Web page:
When it comes to sunglasses and ocular protection the choices can feel overwhelming. Tints, coatings, and styles – with so many options you may not know where to start. Let’s
take this opportunity to de-mystify things and offer a little clarity. What do you need to know about choosing sunglasses?
Ultra Violet Light:
Let’s begin with making sure your eyes are as well protected as possible. Ultra Violet light is invisible to the naked eye, but its’ effects on the human body can be some of the most harmful. Linked to cataract development – a hardening of the crystalline lens that can eventually lead to blindness – UV radiation is part of the light spectrum and is found up to 400nm. Well below the visible light spectrum, this is the same radiation that causes sunburns and leads to skin cancer.
The UV threat to your vision is compounded when you wear sunglasses without full UV protection as the tinted lens of the sunglass causes the pupil to dilate as it does at night and allows more of the harmful rays into your eyes. Clearly job one of any pair of sunglasses is to protect you from this invisible, pervasive threat. Always look for full UV protection when purchasing prescription or non-prescription sunglasses.
Wrap And Sport Sunglasses:
Once upon a time, these styles were solely the domain of the non-prescription crowd. The challenge of wrapping a prescription while maintaining vision was a monumental task that all too often ended with poor vision in the periphery and unwearable eyewear. But as is often the case, technology has significantly improved and new computer-generated lenses are able to meet the challenge making these styles a viable option for those with prescriptions. These sporty sunglasses are often made with impact resistant lenses to offer safety as well as sun protection and can be tailored to a wide range of sports and activities.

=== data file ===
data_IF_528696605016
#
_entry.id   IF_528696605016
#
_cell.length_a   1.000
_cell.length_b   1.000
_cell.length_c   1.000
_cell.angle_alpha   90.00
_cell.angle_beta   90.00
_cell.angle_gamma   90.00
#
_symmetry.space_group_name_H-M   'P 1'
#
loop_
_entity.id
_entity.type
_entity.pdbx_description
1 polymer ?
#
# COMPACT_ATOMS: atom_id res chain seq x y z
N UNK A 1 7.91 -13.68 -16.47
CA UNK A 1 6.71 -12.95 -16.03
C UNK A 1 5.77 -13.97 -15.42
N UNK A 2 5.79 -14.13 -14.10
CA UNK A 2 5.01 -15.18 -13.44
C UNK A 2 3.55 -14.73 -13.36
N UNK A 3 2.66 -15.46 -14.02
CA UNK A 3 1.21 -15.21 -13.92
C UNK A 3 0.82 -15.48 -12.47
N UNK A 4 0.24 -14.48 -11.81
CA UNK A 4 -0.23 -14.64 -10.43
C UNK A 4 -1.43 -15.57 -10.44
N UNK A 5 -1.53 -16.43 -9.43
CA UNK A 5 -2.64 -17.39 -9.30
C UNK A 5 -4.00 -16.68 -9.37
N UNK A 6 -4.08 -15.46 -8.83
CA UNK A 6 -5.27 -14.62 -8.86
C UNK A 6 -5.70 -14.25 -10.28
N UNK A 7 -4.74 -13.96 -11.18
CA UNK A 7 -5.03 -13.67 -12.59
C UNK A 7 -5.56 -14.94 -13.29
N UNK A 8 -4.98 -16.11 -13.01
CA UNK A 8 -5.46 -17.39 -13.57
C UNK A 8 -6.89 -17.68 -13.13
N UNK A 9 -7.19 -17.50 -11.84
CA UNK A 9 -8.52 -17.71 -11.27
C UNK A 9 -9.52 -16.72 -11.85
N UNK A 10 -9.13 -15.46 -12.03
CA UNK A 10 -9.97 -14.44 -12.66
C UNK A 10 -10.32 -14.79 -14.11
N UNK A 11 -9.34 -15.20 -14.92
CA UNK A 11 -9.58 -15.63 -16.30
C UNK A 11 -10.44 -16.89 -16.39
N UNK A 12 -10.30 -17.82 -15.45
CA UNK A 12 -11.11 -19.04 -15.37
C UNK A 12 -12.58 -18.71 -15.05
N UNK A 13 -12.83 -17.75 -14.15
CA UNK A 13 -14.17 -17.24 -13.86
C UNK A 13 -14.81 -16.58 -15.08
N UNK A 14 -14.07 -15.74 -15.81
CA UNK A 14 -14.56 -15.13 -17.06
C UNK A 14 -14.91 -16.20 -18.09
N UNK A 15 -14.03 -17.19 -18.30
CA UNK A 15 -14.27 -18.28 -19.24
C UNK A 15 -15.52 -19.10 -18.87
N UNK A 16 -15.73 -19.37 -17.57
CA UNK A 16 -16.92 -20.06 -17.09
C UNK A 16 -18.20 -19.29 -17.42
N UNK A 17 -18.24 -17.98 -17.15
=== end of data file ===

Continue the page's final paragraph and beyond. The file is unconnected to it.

Polarized lenses offer great vision by removing reflections off surfaces. Whether the glare from the water or off the fresh powder on the ski hill, these lenses only allow light to enter the eye directly and thereby offer enhanced clarity and visual acuity. They usually come in a set colour and can’t be made darker or lighter, but most find the glare reduction properties more than make up for this. The only real challenge with these lens designs comes from some of the visual effects produced by the absence of reflections. In some instances displays are harder to read, which is why they’re historically not an option for pilots, and when driving they allow the wearer to see the tempering on the back window of other cars. However, overall, they are considered one of the best options for sunglass lenses.
Mirror coatings also offer reflection and glare reduction by reflecting light rays away from the eye as well as reducing the amount of overall light that passes through the lens by 10 to 60%. Additionally, they are also highly valued for their cosmetic properties and visual appeal.
There are a nearly endless variety of colours and shades that can be used for sunglasses but in general the three most popular colours are grey, brown, and green. The purpose of a tint is comfort and most people have their preference on the colour they like the best, but in reality there is no right or wrong answer.
Grey lenses are typically the densest of the colours offering the greatest reduction in squinting from the afternoon sun. They are the most neutral of the lenses and keep the colour you see the truest. Some find the reduction of light to the eye makes them almost too dark for comfort.
● Brown lenses are slightly amber in colour. They allow a greater amount of light through to the eye and they heighten contrast, making things like street signs stand out better. They do give things a brownish hue that some people find distracting.
● Green lenses fall between the brown and the grey. Almost as dense as the grey tint, they still offer some contrast enhancement like the brown lens does while turning the world slightly green instead of amber. They have often been the choice of pilots who required the best of both lenses.
Whether prescription or non-Rx, sunnies are a great addition to your vision care. They offer protection from the harmful rays of the sun while allowing you to see clearly and without quinting. Whatever option you prefer, the key to great sunglasses is UV protection.
Talk to your Licensed Optician about your options and find out how to protect your eyes and look great doing it.
R.O Freelance Optician and Trainer